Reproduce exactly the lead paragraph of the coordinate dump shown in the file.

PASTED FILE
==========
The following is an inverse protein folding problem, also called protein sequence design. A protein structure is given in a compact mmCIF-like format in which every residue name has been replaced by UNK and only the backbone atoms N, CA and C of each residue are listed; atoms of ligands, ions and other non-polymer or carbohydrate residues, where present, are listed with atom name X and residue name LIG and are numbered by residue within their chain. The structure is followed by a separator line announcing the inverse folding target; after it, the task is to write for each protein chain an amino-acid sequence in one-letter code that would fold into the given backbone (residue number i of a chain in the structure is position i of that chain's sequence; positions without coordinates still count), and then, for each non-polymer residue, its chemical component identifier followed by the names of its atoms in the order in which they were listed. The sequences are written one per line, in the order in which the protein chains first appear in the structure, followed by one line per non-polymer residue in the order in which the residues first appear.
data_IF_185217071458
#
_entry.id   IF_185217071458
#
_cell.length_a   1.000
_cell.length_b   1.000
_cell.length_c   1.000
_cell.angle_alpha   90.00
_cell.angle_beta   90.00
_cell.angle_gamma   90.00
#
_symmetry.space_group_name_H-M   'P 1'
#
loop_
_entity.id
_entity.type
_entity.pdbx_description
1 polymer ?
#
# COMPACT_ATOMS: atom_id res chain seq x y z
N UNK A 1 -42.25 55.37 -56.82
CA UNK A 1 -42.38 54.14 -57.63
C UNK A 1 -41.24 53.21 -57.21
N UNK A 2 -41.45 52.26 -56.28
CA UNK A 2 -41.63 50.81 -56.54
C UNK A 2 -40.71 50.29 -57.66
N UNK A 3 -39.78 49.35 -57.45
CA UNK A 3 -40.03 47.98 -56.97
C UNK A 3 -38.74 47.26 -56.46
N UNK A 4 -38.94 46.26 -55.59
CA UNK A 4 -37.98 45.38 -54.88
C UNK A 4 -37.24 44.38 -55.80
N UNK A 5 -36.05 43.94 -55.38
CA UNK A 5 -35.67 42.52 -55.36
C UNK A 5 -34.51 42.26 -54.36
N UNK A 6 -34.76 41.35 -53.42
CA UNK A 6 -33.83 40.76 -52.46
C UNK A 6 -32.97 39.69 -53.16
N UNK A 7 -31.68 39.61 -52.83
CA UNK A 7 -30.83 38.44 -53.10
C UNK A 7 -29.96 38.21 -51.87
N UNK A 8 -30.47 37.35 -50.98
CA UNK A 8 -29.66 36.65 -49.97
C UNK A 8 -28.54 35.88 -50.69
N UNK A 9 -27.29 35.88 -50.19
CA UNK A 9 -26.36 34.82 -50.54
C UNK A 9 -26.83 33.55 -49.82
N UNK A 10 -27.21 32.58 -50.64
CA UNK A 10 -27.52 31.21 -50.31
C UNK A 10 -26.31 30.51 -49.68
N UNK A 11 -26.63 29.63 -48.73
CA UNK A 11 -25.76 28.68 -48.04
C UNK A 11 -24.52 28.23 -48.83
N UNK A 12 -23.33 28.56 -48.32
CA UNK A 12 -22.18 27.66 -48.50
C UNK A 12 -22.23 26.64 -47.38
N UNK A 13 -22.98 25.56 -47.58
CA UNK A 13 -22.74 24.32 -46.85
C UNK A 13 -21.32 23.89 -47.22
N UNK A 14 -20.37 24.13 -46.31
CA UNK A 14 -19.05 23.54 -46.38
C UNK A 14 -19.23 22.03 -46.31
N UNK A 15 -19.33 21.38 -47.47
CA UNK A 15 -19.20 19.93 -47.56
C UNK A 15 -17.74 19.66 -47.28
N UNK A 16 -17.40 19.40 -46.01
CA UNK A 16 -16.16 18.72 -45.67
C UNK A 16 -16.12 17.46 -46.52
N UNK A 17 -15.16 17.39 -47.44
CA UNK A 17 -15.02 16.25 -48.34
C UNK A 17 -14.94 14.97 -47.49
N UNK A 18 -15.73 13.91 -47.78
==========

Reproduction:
The following is an inverse protein folding problem, also called protein sequence design. A protein structure is given in a compact mmCIF-like format in which every residue name has been replaced by UNK and only the backbone atoms N, CA and C of each residue are listed; atoms of ligands, ions and other non-polymer or carbohydrate residues, where present, are listed with atom name X and residue name LIG and are numbered by residue within their chain. The structure is followed by a separator line announcing the inverse folding target; after it, the task is to write for each protein chain an amino-acid sequence in one-letter code that would fold into the given backbone (residue number i of a chain in the structure is position i of that chain's sequence; positions without coordinates still count), and then, for each non-polymer residue, its chemical component identifier followed by the names of its atoms in the order in which they were listed. The sequences are written one per line, in the order in which the protein chains first appear in the structure, followed by one line per non-polymer residue in the order in which the residues first appear.